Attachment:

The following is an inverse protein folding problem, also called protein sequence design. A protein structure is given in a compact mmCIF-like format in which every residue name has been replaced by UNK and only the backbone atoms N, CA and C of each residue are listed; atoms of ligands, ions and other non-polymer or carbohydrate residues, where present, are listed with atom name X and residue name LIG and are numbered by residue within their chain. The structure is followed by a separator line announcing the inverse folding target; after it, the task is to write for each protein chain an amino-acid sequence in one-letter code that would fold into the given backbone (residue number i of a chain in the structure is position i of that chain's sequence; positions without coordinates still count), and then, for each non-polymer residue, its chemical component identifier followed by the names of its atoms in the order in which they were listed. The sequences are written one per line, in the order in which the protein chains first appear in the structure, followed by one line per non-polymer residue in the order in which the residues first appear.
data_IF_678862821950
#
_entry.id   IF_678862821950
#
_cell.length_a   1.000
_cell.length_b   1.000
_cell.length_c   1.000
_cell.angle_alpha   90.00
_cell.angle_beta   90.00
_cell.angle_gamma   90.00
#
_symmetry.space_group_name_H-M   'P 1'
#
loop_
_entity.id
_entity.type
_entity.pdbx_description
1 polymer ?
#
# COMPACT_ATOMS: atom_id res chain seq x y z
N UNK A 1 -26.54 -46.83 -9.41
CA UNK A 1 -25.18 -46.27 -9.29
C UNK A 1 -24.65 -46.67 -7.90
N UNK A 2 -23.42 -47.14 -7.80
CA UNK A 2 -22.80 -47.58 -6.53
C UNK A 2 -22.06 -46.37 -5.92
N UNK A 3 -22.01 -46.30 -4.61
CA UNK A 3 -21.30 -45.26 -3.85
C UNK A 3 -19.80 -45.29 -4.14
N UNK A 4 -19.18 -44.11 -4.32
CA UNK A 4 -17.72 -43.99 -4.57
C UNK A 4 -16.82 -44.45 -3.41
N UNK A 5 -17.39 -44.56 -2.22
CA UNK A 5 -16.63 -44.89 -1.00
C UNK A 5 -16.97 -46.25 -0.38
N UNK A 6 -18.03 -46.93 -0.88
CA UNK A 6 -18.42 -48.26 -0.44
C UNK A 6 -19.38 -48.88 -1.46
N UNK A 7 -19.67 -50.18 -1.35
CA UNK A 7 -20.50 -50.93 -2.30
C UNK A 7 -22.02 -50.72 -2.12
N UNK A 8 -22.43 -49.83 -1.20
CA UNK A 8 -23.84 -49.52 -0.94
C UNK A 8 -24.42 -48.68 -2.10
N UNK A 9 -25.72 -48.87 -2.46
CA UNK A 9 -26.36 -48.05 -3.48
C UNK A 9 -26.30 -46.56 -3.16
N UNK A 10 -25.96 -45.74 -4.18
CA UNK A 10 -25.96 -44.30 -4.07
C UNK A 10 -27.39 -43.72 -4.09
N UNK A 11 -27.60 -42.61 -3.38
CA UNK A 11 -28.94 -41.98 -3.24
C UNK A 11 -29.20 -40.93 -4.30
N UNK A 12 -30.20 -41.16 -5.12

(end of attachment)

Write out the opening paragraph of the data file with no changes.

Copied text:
The following is an inverse protein folding problem, also called protein sequence design. A protein structure is given in a compact mmCIF-like format in which every residue name has been replaced by UNK and only the backbone atoms N, CA and C of each residue are listed; atoms of ligands, ions and other non-polymer or carbohydrate residues, where present, are listed with atom name X and residue name LIG and are numbered by residue within their chain. The structure is followed by a separator line announcing the inverse folding target; after it, the task is to write for each protein chain an amino-acid sequence in one-letter code that would fold into the given backbone (residue number i of a chain in the structure is position i of that chain's sequence; positions without coordinates still count), and then, for each non-polymer residue, its chemical component identifier followed by the names of its atoms in the order in which they were listed. The sequences are written one per line, in the order in which the protein chains first appear in the structure, followed by one line per non-polymer residue in the order in which the residues first appear.